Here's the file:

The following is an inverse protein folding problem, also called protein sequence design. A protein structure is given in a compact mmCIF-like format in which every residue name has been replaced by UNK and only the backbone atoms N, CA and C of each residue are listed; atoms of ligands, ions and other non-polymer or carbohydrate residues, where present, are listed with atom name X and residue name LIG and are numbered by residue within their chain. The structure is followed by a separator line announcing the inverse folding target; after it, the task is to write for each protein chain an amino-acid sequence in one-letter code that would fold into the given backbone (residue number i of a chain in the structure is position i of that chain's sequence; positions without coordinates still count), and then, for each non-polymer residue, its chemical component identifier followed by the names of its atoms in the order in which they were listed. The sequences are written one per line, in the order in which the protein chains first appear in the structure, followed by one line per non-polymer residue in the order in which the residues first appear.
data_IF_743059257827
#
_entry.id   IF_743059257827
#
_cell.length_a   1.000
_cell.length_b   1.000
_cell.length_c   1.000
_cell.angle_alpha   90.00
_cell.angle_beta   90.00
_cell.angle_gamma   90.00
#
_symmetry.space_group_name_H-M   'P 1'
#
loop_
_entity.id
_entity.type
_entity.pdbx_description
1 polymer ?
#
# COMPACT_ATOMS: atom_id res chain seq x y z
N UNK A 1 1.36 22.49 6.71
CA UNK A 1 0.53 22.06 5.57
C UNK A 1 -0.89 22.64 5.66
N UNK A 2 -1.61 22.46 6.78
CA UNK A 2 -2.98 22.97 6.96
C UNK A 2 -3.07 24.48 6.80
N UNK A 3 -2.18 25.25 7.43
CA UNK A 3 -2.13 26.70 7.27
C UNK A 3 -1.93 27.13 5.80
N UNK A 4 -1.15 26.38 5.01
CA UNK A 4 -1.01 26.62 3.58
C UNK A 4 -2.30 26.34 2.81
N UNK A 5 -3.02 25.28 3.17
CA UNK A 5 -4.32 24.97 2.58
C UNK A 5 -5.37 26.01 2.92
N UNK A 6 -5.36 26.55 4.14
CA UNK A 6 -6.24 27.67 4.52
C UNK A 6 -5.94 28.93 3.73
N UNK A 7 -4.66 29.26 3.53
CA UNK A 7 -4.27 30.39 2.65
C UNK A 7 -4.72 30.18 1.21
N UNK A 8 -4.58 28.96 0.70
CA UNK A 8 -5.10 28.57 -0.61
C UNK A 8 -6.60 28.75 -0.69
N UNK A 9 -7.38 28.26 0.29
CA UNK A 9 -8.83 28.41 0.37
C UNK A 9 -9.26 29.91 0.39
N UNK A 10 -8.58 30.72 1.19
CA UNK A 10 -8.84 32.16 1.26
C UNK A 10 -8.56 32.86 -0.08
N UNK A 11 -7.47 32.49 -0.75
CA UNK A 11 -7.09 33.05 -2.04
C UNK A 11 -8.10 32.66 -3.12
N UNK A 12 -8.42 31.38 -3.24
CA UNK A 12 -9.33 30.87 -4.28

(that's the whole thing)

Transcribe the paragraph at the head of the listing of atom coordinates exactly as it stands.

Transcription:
The following is an inverse protein folding problem, also called protein sequence design. A protein structure is given in a compact mmCIF-like format in which every residue name has been replaced by UNK and only the backbone atoms N, CA and C of each residue are listed; atoms of ligands, ions and other non-polymer or carbohydrate residues, where present, are listed with atom name X and residue name LIG and are numbered by residue within their chain. The structure is followed by a separator line announcing the inverse folding target; after it, the task is to write for each protein chain an amino-acid sequence in one-letter code that would fold into the given backbone (residue number i of a chain in the structure is position i of that chain's sequence; positions without coordinates still count), and then, for each non-polymer residue, its chemical component identifier followed by the names of its atoms in the order in which they were listed. The sequences are written one per line, in the order in which the protein chains first appear in the structure, followed by one line per non-polymer residue in the order in which the residues first appear.